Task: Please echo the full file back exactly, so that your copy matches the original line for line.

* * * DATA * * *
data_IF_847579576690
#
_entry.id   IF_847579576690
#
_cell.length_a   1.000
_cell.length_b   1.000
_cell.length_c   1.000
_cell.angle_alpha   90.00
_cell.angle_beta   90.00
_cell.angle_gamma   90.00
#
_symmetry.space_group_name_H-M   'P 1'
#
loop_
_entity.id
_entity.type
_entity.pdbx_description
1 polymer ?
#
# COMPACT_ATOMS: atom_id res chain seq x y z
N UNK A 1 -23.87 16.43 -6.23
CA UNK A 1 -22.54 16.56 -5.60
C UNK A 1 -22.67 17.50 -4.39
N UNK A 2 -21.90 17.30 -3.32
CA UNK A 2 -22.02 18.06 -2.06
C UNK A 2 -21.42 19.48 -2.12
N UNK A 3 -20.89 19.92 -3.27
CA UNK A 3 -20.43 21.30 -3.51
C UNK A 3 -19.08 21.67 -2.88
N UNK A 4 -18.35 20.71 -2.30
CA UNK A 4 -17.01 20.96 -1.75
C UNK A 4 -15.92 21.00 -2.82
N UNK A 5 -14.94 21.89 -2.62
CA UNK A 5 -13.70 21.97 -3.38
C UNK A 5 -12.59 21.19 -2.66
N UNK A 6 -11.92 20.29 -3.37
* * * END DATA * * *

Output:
data_IF_847579576690
#
_entry.id   IF_847579576690
#
_cell.length_a   1.000
_cell.length_b   1.000
_cell.length_c   1.000
_cell.angle_alpha   90.00
_cell.angle_beta   90.00
_cell.angle_gamma   90.00
#
_symmetry.space_group_name_H-M   'P 1'
#
loop_
_entity.id
_entity.type
_entity.pdbx_description
1 polymer ?
#
# COMPACT_ATOMS: atom_id res chain seq x y z
N UNK A 1 -23.87 16.43 -6.23
CA UNK A 1 -22.54 16.56 -5.60
C UNK A 1 -22.67 17.50 -4.39
N UNK A 2 -21.90 17.30 -3.32
CA UNK A 2 -22.02 18.06 -2.06
C UNK A 2 -21.42 19.48 -2.12
N UNK A 3 -20.89 19.92 -3.27
CA UNK A 3 -20.43 21.30 -3.51
C UNK A 3 -19.08 21.67 -2.88
N UNK A 4 -18.35 20.71 -2.30
CA UNK A 4 -17.01 20.96 -1.75
C UNK A 4 -15.92 21.00 -2.82
N UNK A 5 -14.94 21.89 -2.62
CA UNK A 5 -13.70 21.97 -3.38
C UNK A 5 -12.59 21.19 -2.66
N UNK A 6 -11.92 20.29 -3.37